News & Politics

Widely Followed Model for Predicting Virus Deaths Is 'Flawed and Misleading,' Experts Now Say

Dr. Deborah Birx, White House coronavirus response coordinator, speaks about the coronavirus in the James Brady Press Briefing Room at the White House, Monday, April 13, 2020, in Washington. (AP Photo/Alex Brandon)

How can you speak from authority if the data you rely on is flawed? It’s a problem for policymakers around the world who have been relying on a scientific model that projects the number of dead from the coronavirus. The White House has been relying on the model to formulate policy and develop plans to reopen the economy.

But epidemiologists are saying that the model is hopelessly flawed and gives misleading results.


“It’s not a model that most of us in the infectious disease epidemiology field think is well suited” to projecting Covid-19 deaths, epidemiologist Marc Lipsitch of the Harvard T.H. Chan School of Public Health told reporters this week, referring to projections by the Institute for Health Metrics and Evaluation at the University of Washington.

Others experts, including some colleagues of the model-makers, are even harsher. “That the IHME model keeps changing is evidence of its lack of reliability as a predictive tool,” said epidemiologist Ruth Etzioni of the Fred Hutchinson Cancer Center, home to several of the researchers who created the model, and who has served on a search committee for IHME. “That it is being used for policy decisions and its results interpreted wrongly is a travesty unfolding before our eyes.”

Why does this matter?

The IHME projections were used by the Trump administration in developing national guidelines to mitigate the outbreak. Now, they are reportedly influencing White House thinking on how and when to “re-open” the country, as President Trump announced a blueprint for on Thursday.

The problem is that the model initially showed a U.S. death toll of up to 240,000 but now projects fewer than 70,000 deaths. Has social distancing really been the key to keeping the death rate low? The researchers argue that policymakers may believe that policies well short of the draconian measures taken by China in Wuhan prevented the horrific loss of life when, in fact, the model giving those numbers in the first place was fatally flawed.

The IHME projections are based on data from U.S. cities being compared to cities in other nations. But that methodology is flawed.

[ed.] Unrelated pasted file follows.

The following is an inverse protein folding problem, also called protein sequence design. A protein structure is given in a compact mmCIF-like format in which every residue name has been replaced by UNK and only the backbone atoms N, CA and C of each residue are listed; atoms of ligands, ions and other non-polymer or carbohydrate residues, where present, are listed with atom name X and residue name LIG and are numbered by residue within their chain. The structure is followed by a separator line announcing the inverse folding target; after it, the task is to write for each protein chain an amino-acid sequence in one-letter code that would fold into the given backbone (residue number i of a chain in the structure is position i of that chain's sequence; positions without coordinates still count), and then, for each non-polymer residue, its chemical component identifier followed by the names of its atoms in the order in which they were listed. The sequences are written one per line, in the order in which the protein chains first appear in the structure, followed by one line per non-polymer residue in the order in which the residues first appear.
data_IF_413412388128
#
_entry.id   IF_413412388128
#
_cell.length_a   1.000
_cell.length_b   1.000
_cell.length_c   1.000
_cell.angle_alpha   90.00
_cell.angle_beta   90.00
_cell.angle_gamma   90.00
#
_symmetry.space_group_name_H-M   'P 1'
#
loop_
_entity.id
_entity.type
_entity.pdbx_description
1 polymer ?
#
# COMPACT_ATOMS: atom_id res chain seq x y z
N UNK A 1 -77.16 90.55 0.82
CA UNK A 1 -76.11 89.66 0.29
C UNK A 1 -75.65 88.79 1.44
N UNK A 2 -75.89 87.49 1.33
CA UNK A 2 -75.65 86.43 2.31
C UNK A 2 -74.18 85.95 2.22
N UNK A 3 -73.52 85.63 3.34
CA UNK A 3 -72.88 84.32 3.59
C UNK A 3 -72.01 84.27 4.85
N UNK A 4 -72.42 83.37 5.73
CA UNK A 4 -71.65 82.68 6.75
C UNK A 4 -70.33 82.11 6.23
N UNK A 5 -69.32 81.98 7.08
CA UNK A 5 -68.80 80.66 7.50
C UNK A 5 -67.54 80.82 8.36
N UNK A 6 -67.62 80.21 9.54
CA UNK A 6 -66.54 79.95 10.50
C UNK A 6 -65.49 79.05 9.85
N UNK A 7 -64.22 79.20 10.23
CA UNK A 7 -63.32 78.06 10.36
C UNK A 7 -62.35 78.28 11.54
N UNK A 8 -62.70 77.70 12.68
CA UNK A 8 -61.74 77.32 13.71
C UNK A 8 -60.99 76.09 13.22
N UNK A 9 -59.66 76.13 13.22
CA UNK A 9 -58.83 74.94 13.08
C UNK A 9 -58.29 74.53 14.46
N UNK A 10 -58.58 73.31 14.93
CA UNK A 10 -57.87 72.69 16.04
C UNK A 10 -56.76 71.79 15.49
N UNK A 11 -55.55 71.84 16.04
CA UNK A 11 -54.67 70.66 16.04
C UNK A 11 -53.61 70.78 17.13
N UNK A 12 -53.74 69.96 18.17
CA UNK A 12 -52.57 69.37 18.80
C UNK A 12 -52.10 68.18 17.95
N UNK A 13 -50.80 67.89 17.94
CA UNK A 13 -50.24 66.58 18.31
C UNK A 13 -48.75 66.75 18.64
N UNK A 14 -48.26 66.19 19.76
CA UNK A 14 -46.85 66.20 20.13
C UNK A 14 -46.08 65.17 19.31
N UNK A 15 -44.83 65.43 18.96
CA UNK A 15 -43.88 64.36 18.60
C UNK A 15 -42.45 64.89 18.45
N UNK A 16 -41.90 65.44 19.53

According to a critique by researchers at the London School of Hygiene & Tropical Medicine and Imperial College London, published this week in Annals of Internal Medicine, the IHME projections are based “on a statistical model with no epidemiologic basis.”

“Statistical model” refers to putting U.S. data onto the graph of other countries’ Covid-19 deaths over time under the assumption that the U.S. epidemic will mimic that in those countries. But countries’ countermeasures differ significantly. As the epidemic curve in the U.S. changes due to countermeasures that were weaker or later than, say, China’s, the IHME modelers adjust the curve to match the new reality.

There are other, more technical reasons to distrust the IHME model, but the bottom line is that it misinforms national leaders.

“This appearance of certainty is seductive when the world is desperate to know what lies ahead,” Britta Jewell of Imperial College and her colleagues wrote in their Annals paper. But the IHME model “rests on the likely incorrect assumption that effects of social distancing policies are the same everywhere.” Because U.S. policies are looser than those elsewhere, largely due to inconsistency between states, U.S. deaths could remain at higher levels longer than they did in China, in particular.

Models are only as good as the data that’s input. You can have the best-designed model in the world and still come to wrong conclusions because the data you put in is wrong.

The scary reality is that all we can do is hope for the best. We hope that social distancing will keep the death toll down, but we won’t know for sure until history unfolds and tells us whether we were right or wrong.

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